Natural remedies like valerian can also help make for a more restful night. If you’re suffering from night sweats, we have more tailored advice to help you.
CONSIDER A MELATONIN SUPPLEMENT
If you’ve tried some of the above lifestyle remedies and haven’t had the success you were hoping for, you may want to think about taking a melatonin supplement.
Melatonin is a hormone that regulates the sleep–wake cycle, and can be taken (depending on your overall health) for between one and four weeks to help with insomnia.
HINTS AND TIPS FOR THOSE WHO WANT TO SUPPORT SOMEONE THEY THINK MAY BE ENTERING OR IN MENOPAUSE
When someone’s not getting the rest they need, it can wreak havoc on all aspects of their life – from work to relationships. Here’s how you can be a supportive partner, friend or colleague during these trying times.
OUR ADVICE TO THEM
Our recommendations include avoiding stimulants like caffeine from early afternoon and heavy meals before bed that’ll make it harder for her body to shut down.
They could also invest in a new mattress or comfier, cooler cotton bedding if their sleep kit needs updating. Their nightly routine might need some attention too.
BE A CONSIDERATE BED PARTNER
If you share a bed with someone who’s having trouble sleeping or night sweats, we get it – it’s annoying for you. But honestly, it’s more annoying for them, because they know you’re laying there not dealing with this nonsense.
Talk about using two separate single duvets or even different beds if disruptions during the night are causing arguments during the day. Whatever you do, make sure it’s right for your relationship, and that you’re in 100% agreement.
ASK THEM WHAT WILL HELP
Ask them exactly what you could do to help. Can you do more round the house if you live together? Could you cancel on a couple of commitments to ease social pressure? Would they like you to run them a bath or even just make them a cup of tea – but only if that’s what they wants.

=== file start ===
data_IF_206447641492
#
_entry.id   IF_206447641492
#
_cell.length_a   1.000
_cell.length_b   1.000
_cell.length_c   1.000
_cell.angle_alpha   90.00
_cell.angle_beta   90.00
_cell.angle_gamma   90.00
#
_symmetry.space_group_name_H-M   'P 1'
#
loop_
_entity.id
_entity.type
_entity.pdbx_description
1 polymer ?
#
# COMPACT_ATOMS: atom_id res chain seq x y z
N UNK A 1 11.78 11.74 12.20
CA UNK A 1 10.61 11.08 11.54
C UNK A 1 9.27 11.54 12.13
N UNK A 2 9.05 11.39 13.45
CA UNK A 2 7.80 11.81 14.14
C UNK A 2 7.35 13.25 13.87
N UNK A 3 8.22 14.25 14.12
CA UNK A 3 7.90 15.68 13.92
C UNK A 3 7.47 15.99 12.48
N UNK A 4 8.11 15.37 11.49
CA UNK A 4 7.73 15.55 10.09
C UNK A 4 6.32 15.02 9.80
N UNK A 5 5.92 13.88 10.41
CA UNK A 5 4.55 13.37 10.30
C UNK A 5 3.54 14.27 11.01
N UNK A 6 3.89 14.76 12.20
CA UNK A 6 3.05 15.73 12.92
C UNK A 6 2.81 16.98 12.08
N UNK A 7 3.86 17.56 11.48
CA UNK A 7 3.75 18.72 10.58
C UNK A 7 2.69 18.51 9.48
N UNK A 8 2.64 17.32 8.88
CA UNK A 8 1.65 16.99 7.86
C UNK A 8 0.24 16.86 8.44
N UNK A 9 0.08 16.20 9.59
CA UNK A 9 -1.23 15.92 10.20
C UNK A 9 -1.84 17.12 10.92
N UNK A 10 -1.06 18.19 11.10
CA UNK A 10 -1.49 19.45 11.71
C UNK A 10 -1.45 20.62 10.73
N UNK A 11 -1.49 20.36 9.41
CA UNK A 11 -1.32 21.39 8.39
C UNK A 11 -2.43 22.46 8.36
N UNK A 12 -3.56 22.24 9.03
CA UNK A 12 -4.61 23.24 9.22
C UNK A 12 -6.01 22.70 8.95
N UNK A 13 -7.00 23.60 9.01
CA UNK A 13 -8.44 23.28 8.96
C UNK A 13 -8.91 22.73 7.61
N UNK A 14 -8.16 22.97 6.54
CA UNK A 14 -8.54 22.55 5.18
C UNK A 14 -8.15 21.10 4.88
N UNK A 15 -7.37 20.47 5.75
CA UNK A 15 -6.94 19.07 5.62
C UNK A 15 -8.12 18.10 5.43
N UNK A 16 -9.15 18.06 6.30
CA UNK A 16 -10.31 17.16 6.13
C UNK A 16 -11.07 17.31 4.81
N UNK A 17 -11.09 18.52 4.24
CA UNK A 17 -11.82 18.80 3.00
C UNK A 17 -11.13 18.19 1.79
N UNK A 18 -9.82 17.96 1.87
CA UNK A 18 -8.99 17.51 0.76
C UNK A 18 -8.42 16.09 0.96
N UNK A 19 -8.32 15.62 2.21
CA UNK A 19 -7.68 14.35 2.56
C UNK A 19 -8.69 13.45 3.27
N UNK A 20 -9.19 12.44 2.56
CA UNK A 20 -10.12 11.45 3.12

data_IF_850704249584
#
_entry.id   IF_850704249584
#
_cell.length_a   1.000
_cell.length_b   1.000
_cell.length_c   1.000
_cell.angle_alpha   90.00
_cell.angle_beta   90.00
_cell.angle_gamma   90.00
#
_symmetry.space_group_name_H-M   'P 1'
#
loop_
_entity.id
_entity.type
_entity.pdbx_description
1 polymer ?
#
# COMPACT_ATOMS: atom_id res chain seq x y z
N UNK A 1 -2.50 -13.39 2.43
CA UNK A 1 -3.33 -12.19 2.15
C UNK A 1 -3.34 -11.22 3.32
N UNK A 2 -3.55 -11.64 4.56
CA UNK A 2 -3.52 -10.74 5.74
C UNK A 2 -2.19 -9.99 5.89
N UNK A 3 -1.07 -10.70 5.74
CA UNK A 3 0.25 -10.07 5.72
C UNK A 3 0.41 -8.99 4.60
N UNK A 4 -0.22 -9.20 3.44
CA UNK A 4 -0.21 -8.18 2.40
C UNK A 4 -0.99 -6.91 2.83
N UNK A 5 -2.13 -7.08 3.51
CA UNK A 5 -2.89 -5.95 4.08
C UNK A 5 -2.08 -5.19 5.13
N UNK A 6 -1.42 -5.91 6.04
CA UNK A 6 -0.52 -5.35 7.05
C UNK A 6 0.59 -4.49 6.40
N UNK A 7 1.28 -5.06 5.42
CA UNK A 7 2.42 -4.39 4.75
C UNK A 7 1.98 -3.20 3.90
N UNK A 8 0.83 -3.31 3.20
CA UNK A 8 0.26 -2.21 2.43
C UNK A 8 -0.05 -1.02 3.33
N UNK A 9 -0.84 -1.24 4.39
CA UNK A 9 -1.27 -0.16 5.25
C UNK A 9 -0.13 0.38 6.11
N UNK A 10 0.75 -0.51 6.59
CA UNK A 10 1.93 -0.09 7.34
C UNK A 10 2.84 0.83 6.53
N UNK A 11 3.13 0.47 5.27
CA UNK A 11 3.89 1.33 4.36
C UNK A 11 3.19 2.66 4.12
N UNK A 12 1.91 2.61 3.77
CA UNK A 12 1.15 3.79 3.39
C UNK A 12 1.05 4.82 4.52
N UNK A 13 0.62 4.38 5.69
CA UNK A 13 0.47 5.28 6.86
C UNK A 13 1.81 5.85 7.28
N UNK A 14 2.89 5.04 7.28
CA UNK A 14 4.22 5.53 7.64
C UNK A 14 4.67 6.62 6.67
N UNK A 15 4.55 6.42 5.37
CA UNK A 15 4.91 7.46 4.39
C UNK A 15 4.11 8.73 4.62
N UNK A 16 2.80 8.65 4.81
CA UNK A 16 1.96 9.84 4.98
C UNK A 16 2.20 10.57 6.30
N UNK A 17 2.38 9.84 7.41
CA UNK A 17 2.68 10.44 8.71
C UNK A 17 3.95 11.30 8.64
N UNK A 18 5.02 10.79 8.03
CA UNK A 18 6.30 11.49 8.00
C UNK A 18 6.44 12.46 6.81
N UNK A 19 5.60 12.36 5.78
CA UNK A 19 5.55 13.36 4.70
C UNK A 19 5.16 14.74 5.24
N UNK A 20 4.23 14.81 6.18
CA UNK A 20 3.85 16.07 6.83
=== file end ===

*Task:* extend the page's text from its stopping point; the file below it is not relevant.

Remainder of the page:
Regular exercise is a key tool for managing insomnia during the perimenopause and menopause.
Combining something you want to do (spend time together) along with something you need to do (exercise) can be a real game changer.
Partnering up to go for a walk, swim or to the gym is also more likely to help you both stay motivated.
CREATE BREATHING SPACE
No, we’re not saying leave them alone. We mean actually breathe together.
Slow, deep breaths initiate the parasympathetic nervous system, which has a calming effect and can help you sleep. Taking time together to practice and improve your breathing means you’re more likely to keep up with it.
Yoga and meditation are both great, and there are loads of ‘how to’ videos online and mindfulness apps which mean you can practice from the comfort of your living room.
SUGGEST A SUPPLEMENT
Some people find melatonin supplements help them get a better night’s rest.
Why not gently ask if they have tried anything like that?
It can have pretty unpleasant side-effects for some, so remind them to speak to their doctor about taking it first.
If you’re worried about sleep issues and insomnia, you should see your GP who can discuss your symptoms in the context of the menopause.
If you'd like more information, we have put some further references below for you: